Ford Model K at the Piquette Plant. Photo courtesy Ford Piquette Avenue Plant on Facebook.
Best known as the birthplace of the Ford Model T, the Ford Piquette Avenue Plant in Detroit also served as the company’s only production facility for a few years prior to the T, so it’s only natural that a collection of T predecessors mostly built at the plant return home for a long-term exhibit.
Though it spans just five years, the Larry Porter Alphabet Ford collection includes a tremendous variety of cars, from tiny proto-Ts to behemoth six-cylinder luxury cars, from mid-engine single-cylinder horseless carriages to front-engine four-cylinder brass cars. Combined, they tell a tale not just of how the Ford Model T came to be but how Henry Ford fought for control of both his company and his vision of the ideal everyman’s car.
The earliest car in the collection, a 1903 Ford Model A, was actually manufactured at Ford Motor Company’s first factory, the rented Mack Avenue Plant. Its success, however, allowed the carmaker to build the three-story Piquette Avenue Plant and (at least for some within the company, most notably financier Alexander Young Malcomson) to entertain ideas of building larger and more expensive automobiles, starting with the Piquette-built four-cylinder 1904 Model B and culminating in the grand 1906 Model K, the company’s first six-cylinder automobile.
Photo courtesy Ford Piquette Avenue Plant on Facebook.
At the same time, Henry Ford developed a divergent line of what we would today call entry-level cars. The Model A evolved into the Model C in 1904 and then into the 1905 Model F, each progressively larger and more powerful but still motivated by a two-cylinder engine. The same year the company introduced the sensational Model K, Ford introduced with less fanfare the car that would actually predict the company’s success, the light and inexpensive Model N with its front-mounted four-cylinder engine.
Which of the two design philosophies would come out on top was determined both by the market and by Henry Ford’s business acumen. The Model N outsold the Model K by a margin of 10 to 1, and Ford ultimately bought out Malcomson; no longer would Ford have to build large and expensive cars that he could barely conceal his disdain for.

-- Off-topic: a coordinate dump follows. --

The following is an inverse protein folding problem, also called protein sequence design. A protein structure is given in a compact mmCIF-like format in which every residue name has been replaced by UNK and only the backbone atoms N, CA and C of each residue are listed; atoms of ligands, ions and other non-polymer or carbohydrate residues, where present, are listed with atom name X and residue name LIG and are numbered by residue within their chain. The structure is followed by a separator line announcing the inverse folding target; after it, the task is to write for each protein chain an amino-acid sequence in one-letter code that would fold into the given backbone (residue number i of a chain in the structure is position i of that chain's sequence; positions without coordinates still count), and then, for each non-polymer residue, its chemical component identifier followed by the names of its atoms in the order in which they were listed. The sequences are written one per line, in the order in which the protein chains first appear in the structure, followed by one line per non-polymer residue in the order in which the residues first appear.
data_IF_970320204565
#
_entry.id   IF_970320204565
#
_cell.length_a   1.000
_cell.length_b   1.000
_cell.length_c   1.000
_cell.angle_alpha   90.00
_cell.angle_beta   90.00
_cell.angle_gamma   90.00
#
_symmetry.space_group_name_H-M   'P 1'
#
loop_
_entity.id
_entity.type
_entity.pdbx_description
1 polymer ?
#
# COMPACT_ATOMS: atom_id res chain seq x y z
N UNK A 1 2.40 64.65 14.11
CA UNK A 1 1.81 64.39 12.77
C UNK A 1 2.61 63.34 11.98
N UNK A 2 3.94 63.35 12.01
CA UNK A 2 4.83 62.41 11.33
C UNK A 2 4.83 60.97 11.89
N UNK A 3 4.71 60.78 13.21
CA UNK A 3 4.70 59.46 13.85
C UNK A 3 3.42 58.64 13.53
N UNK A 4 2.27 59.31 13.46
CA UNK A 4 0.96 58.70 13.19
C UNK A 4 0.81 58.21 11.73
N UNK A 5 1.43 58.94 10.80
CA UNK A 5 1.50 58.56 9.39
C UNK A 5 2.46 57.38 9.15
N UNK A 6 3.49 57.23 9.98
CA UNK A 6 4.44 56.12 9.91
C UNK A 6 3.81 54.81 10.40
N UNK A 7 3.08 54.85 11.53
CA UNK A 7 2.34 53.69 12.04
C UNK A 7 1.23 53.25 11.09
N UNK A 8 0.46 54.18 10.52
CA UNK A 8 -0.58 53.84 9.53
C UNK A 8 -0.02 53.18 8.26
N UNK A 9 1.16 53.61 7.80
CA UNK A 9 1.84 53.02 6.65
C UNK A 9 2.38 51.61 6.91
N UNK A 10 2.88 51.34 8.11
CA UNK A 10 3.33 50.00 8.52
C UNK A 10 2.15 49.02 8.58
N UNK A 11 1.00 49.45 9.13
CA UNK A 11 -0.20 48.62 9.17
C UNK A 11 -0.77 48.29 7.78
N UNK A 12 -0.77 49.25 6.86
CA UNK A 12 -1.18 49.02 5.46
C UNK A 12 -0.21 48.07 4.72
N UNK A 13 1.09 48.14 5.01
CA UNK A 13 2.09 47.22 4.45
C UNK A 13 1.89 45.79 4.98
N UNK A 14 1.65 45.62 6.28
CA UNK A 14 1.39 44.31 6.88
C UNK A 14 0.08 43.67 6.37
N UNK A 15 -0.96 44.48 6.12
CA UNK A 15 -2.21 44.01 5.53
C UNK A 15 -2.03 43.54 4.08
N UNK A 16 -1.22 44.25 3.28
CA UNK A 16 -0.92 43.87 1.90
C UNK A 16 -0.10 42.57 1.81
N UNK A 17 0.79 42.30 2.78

In 1907, the N begat the slightly better-equipped R and S, and the trio began to more closely resemble the mass-market dream of Henry Ford, who that year built an experimental room in the Piquette for his engineers to draft up plans for what would become the Model T.
Photo courtesy AACA Museum.
While some of the pre-Model T Fords sold well – Ford moved about 7,000 Model Ns, by some estimates – others proved rather rare. Porter, however, resolved to complete the so-called Alphabet collection by gathering at least one Model A, B, C, F, K, N, R, and S and, when possible, restore them. To ensure the collection would remain intact after his death, he formed a trust and placed the cars in it.
According to Jeff Bliemeister, executive director of the AACA Museum, Porter originally wanted the collection to reside at the Piquette, but in 2003 the AACA Museum was opening and the Piquette wasn’t yet ready to display cars, so the collection went to the former on a long-term loan.
“It’s nice that they’ll get the treatment they deserve at the Piquette,” Bliemeister said.
While the collection made the move from Pennsylvania to Michigan late last month, the Piquette will wait until April, the start of its season, to unveil the cars. The collection will remain at the Piquette for at least the next five years.
Bliemeister said the AACA Museum likely won’t replace the collection with a similar exhibit. Rather, it will use the space to display additional cars from its annex.
For more information on the Piquette Avenue Plant, visit FordPiquetteAvenuePlant.org.